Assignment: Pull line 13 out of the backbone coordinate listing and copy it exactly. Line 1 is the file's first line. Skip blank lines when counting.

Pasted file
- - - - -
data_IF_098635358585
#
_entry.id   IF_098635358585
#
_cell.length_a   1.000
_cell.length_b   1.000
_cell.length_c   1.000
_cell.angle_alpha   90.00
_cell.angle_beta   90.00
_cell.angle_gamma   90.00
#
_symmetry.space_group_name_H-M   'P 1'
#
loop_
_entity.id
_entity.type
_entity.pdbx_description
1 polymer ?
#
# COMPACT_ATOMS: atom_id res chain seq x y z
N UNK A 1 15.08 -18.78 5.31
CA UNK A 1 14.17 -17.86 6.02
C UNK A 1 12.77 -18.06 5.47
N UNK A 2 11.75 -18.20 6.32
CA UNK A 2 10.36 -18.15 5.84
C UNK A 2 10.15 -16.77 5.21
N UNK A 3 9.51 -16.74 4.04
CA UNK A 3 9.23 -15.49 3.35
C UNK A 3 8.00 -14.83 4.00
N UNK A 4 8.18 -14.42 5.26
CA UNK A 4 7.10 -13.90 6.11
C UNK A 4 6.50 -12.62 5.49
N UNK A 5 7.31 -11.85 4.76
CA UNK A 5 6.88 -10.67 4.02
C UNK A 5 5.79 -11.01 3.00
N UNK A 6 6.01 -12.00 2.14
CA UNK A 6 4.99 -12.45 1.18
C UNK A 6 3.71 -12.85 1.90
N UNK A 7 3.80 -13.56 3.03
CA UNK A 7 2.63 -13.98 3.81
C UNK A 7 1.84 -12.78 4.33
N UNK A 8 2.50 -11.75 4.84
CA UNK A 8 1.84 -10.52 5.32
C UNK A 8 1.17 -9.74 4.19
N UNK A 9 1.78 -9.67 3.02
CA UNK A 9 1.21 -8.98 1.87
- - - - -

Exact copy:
#